EarthSky says that later this month we’ll see a pair of comets, including the closet comet approach in two-and-a-half centuries:
A pair of comets showing very similar orbits are approaching Earth, and astronomers will use radio-telescopes to obtain radar images, while advanced amateurs may capture images of each of the twin comets. While both will pass at a safe distance, one of them will have a record-breakingly close flyby. Comet s was already known to be passing by Earth on March 21, 2016 at a distance of 3,290,000 miles (5.3 million km). This is about 14 times the Earth-Moon distance, and, taken by itself, sets no record.
Comet P/2016 BA14 (Pan-STARRS) will safely pass Earth on March 22,2016, passing even closer than comet 252P. Comet P/2016 BA14 flyby will be at just 2,199,933 miles (3.5 million km) or about 9 lunar distances, which is very close for a comet. In fact, this comet – P/2016 BA14 – will set a record as the third-closest known comet to pass our planet in recorded history.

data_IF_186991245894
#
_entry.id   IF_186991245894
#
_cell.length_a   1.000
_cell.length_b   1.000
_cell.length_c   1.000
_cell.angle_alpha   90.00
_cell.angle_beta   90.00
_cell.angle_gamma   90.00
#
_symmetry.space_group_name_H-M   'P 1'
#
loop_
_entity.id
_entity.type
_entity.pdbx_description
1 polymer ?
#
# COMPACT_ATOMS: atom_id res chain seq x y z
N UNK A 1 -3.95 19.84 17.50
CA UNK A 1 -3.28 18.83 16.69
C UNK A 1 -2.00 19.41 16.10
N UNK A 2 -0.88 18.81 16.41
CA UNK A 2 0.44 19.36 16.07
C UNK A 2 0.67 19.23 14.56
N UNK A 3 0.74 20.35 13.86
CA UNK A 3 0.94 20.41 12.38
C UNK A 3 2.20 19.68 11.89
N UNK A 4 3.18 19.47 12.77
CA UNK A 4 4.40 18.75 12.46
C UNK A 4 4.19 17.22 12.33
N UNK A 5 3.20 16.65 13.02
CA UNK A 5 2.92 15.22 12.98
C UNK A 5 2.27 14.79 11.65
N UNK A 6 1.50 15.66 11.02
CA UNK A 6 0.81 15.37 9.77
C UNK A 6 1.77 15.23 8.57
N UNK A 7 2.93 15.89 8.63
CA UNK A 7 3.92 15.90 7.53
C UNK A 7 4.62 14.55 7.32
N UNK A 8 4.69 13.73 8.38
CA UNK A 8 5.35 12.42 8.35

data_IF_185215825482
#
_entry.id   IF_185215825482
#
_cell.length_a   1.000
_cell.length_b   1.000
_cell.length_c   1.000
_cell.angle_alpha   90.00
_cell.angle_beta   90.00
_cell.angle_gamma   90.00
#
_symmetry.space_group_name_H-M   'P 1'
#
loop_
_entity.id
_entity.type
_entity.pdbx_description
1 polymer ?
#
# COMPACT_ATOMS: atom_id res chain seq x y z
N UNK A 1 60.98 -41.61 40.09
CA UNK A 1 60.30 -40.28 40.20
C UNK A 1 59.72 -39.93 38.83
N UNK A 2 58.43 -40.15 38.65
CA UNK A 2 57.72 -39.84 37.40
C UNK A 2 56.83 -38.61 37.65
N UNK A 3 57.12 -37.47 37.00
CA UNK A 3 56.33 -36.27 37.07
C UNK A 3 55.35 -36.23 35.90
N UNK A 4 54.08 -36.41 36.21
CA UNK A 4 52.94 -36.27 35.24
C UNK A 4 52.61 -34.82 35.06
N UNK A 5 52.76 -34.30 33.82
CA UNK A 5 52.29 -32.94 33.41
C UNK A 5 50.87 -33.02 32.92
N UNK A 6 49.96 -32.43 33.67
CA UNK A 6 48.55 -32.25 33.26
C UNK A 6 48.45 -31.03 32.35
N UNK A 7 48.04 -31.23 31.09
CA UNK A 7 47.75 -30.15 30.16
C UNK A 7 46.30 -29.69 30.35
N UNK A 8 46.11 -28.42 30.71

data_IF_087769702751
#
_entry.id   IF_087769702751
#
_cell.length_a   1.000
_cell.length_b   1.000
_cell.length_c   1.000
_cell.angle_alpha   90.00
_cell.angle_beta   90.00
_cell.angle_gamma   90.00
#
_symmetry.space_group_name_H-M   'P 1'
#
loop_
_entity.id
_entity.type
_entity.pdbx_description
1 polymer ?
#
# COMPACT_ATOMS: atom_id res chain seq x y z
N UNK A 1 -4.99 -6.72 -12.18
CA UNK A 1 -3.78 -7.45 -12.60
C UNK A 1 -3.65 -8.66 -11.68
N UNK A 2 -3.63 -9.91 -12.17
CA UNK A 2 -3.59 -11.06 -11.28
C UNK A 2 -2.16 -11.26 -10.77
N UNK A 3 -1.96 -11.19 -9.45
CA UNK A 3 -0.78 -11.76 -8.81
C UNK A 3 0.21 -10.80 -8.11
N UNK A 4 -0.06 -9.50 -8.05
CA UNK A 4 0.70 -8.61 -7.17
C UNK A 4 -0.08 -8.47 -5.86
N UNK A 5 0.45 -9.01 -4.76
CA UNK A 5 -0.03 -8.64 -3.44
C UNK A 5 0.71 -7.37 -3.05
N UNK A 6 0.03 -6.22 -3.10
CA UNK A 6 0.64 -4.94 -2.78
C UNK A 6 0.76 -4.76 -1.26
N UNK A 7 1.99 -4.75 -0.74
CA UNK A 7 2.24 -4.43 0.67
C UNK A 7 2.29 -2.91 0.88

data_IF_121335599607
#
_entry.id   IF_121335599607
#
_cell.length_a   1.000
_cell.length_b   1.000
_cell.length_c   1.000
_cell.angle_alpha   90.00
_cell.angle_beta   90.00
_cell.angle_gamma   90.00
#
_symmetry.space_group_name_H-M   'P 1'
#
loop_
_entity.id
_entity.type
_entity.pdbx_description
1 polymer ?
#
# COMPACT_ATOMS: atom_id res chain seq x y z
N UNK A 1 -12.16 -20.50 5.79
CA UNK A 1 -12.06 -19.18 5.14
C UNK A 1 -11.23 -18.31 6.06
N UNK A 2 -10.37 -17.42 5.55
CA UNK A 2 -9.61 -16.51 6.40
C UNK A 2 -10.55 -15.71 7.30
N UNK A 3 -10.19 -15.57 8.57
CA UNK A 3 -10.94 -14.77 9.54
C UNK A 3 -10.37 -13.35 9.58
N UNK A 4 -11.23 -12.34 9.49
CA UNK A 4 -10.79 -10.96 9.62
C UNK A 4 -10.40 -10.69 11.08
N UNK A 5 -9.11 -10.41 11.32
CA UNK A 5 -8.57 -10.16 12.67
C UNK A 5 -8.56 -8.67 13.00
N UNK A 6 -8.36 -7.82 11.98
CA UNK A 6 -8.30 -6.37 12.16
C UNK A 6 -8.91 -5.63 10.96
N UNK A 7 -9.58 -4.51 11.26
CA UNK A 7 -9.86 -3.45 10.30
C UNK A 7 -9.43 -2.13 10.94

…First place goes to Comet D/1770 L1 (Lexell). Comet Lexell went at just 5.9 lunar distances on July, 1770. That was about 1,410,100 miles (2.3 million km), so close that Charles Messier noted the comet’s coma looked about the size of four times the apparent size of a full moon.
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Ken took these stitched photos of Comet Pan-STAARS along with two Iridium satellite flares back in April of 2013. View his photo bigger, see more in his Skies Above slideshow and definitely follow him at Ken Scott Photography on Facebook for photos as these comets make their passes.